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Old 01-10-2007, 10:08 PM   #1
soniquser
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Registered: Jan 2007
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Help Me!!


Hi all gurus,

Its great to be joining a forum that is really helpful, much informative and a whole lot of kewl people.

I have just started working with a new company here and the systems here are all Linux based. Previously, I was mainly looking after Solaris machines. Its a new challenge for me as the systems here are quite ancient and the criticality for all the systems are really CRITICAL...

Anyway, I have encountered some of this error that has been going on for days. Rebooting the systems just fix the problem temporarily... then it happens again:
EXT3-fs error (device ide0(3,2)) in ext3_reserve_inode_write: IO failure
end_request: I/O error, dev 03:02 (hda), sector 0
end_request: I/O error, dev 03:02 (hda), sector 1835040
EXT3-fs error (device ide0(3,2)): ext3_get_inode_loc: unable to read inode block - inode=102377, block=229380
end_request: I/O error, dev 03:02 (hda), sector 0
EXT3-fs error (device ide0(3,2)) in ext3_reserve_inode_write: IO failure
end_request: I/O error, dev 03:02 (hda), sector 0
end_request: I/O error, dev 03:02 (hda), sector 1835040
EXT3-fs error (device ide0(3,2)): ext3_get_inode_loc: unable to read inode block - inode=102376, block=229380
end_request: I/O error, dev 03:02 (hda), sector 0
EXT3-fs error (device ide0(3,2)) in ext3_reserve_inode_write: IO failure
end_request: I/O error, dev 03:02 (hda), sector 0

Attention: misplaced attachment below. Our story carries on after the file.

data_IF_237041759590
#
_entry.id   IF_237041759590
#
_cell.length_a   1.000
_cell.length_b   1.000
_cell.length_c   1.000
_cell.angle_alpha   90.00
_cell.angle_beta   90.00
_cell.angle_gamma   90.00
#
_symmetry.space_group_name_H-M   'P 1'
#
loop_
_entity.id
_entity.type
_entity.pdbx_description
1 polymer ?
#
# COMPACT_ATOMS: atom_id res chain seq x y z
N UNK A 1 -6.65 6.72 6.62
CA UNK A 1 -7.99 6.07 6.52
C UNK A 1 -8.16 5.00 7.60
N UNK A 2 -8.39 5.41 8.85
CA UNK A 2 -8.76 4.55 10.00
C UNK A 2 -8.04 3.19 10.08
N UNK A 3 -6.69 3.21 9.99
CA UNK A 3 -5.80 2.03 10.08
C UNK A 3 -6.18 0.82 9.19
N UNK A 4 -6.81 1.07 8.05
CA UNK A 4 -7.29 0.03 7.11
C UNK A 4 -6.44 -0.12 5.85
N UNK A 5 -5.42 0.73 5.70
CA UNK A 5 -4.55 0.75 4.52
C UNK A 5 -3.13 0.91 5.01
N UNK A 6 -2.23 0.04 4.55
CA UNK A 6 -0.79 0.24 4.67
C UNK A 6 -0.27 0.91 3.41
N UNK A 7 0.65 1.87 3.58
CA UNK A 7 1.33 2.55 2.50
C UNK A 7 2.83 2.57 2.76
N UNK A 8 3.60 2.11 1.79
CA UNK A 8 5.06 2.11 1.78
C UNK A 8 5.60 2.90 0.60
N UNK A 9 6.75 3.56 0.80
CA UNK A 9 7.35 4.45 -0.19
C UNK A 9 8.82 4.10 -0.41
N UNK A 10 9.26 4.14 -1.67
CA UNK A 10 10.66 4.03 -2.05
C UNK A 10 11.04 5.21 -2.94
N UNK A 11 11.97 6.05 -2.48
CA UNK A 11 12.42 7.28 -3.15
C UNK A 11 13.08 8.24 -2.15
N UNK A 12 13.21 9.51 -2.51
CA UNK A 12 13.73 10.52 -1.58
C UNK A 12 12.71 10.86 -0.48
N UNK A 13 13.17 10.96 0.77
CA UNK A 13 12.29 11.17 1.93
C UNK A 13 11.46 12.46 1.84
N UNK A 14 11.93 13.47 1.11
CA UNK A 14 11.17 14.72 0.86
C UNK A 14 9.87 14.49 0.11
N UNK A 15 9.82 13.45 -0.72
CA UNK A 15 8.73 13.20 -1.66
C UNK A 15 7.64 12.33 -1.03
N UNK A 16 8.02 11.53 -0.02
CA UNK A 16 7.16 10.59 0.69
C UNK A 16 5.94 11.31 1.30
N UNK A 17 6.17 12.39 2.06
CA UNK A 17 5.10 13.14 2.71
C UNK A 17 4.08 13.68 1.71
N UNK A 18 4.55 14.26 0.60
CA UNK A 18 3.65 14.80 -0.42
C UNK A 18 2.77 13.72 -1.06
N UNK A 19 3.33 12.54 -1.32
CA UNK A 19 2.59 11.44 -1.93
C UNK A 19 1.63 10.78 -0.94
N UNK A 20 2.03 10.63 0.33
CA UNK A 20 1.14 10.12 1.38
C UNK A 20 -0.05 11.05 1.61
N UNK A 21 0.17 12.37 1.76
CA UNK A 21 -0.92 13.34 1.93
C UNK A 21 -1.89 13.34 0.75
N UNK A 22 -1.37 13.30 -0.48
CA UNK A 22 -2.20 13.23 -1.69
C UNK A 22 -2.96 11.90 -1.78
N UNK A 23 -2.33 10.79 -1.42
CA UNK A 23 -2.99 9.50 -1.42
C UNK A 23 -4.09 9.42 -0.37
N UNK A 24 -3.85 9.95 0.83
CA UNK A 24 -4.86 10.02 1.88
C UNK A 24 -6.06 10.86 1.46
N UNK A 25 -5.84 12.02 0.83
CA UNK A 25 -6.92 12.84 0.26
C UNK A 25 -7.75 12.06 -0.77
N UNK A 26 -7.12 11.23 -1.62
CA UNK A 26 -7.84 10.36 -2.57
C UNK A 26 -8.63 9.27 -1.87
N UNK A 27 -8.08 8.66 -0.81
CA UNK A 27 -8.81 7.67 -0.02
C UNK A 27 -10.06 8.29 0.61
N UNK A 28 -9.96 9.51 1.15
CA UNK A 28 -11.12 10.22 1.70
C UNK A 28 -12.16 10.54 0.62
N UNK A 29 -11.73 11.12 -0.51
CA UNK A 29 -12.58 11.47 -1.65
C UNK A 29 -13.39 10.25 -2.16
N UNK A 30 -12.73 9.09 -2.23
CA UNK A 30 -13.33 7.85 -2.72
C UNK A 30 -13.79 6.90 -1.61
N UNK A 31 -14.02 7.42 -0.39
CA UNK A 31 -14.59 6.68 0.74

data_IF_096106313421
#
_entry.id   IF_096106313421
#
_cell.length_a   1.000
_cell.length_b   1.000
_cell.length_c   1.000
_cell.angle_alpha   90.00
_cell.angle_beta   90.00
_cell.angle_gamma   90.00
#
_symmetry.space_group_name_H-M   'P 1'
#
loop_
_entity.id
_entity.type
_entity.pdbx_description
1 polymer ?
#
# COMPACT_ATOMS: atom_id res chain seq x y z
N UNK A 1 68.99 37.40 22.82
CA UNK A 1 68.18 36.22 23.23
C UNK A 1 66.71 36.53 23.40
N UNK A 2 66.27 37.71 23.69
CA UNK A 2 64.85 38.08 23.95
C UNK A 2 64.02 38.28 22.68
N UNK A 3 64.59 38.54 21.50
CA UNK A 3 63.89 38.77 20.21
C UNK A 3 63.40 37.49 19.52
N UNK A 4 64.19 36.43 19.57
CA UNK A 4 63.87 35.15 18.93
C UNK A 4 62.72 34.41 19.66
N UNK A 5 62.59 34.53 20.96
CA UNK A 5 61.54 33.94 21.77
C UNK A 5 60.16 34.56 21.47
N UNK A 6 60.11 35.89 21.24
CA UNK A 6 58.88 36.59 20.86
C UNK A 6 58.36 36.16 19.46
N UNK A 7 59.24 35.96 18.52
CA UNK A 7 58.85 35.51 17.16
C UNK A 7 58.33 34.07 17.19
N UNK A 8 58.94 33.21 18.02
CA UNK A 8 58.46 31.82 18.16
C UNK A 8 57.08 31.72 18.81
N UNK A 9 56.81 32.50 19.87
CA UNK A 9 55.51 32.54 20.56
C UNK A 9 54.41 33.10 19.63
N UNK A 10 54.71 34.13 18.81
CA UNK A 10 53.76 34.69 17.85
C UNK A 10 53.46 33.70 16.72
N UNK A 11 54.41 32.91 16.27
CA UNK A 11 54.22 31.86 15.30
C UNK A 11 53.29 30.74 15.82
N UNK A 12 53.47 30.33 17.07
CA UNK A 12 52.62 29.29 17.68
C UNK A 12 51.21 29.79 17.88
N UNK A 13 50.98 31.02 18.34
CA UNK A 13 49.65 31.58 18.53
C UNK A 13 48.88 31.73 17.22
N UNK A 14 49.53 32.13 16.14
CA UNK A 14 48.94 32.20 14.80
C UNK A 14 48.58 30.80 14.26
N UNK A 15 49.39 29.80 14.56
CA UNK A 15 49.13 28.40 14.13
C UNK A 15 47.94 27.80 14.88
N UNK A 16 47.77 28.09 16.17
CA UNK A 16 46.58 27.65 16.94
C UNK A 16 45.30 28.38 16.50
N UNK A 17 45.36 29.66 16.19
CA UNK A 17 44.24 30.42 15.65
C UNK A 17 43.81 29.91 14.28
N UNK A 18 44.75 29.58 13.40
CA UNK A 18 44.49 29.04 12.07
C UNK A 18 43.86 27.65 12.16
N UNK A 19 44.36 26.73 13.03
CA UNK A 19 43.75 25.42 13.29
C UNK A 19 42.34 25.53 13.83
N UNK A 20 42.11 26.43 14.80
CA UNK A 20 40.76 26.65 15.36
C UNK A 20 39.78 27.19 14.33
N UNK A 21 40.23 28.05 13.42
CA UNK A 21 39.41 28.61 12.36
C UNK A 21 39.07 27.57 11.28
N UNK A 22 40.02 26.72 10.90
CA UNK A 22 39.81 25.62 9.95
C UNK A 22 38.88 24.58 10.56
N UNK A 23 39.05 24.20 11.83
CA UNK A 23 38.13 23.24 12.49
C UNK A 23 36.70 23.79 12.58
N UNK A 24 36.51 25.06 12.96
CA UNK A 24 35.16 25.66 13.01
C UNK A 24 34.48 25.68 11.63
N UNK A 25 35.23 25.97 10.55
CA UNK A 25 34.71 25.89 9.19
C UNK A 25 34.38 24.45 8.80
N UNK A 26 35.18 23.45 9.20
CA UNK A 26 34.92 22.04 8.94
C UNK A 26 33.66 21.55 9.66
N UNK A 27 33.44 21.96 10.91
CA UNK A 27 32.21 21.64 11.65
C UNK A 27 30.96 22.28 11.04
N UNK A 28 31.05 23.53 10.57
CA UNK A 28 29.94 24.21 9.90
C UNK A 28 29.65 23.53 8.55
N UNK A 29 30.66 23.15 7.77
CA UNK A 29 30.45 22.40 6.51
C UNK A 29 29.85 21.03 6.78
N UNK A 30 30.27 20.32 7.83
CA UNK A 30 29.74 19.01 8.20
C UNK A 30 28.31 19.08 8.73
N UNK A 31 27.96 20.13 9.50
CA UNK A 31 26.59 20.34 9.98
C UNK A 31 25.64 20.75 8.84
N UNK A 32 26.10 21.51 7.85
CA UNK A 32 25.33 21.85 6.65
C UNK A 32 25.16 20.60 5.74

end_request: I/O error, dev 03:05 (hda), sector 3145776
EXT3-fs error (device ide0(3,5)): ext3_get_inode_loc: unable to read inode block - inode=192477, block=393222
end_request: I/O error, dev 03:05 (hda), sector 0
EXT3-fs error (device ide0(3,5)) in ext3_reserve_inode_write: IO failure
end_request: I/O error, dev 03:05 (hda), sector 0

I believe the harddisk is at its end of life...
What is the best approach to resolve the issue?

Please assist...

Warm Regards,
Soniquser
 
Old 01-10-2007, 11:32 PM   #2
PatrickNew
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It looks like a dying harddrive. I guess the next step is to replace the harddisk.
 
Old 01-11-2007, 01:30 AM   #3
Wim Sturkenboom
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No answer to the question, but please use a better title that covers the topic.
Click the edit button to edit your post, click advanced and you can change it.
 
Old 01-11-2007, 05:04 AM   #4
pixellany
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Quote:
Its great to be joining a forum that is really helpful, much informative and a whole lot of kewl people.

I have just started working with a new company here and the systems here are all Linux based. Previously, I was mainly looking after Solaris machines. Its a new challenge for me as the systems here are quite ancient and the criticality for all the systems are really CRITICAL...
"kewl"---hmmm. My spellchecker offers "mewl" (maybe like meow??) and "keel". No help there.....
Google gives a whole bunch of options, but it appears that "kewl" in some dialects actually is supposed to mean "cool"......

All seriousness aside, this looks like a problem:
"the systems here are quite ancient and the criticality for all the systems are really CRITICAL" Are you being asked to band-aid a bunch of tired, failing hardware? I hope you don't wind up being blamed for someone's data being lost. Your best long-term strategy may be to counsel the company on what they need to do to their systems. If they don't want to do it, it may be time to look around.....
 
Old 01-11-2007, 05:07 AM   #5
billymayday
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C'mon, lay off the guy - he's got a problem. Sure the title sucks, but at least he needs some help it isn't just "how do I change fonts" type question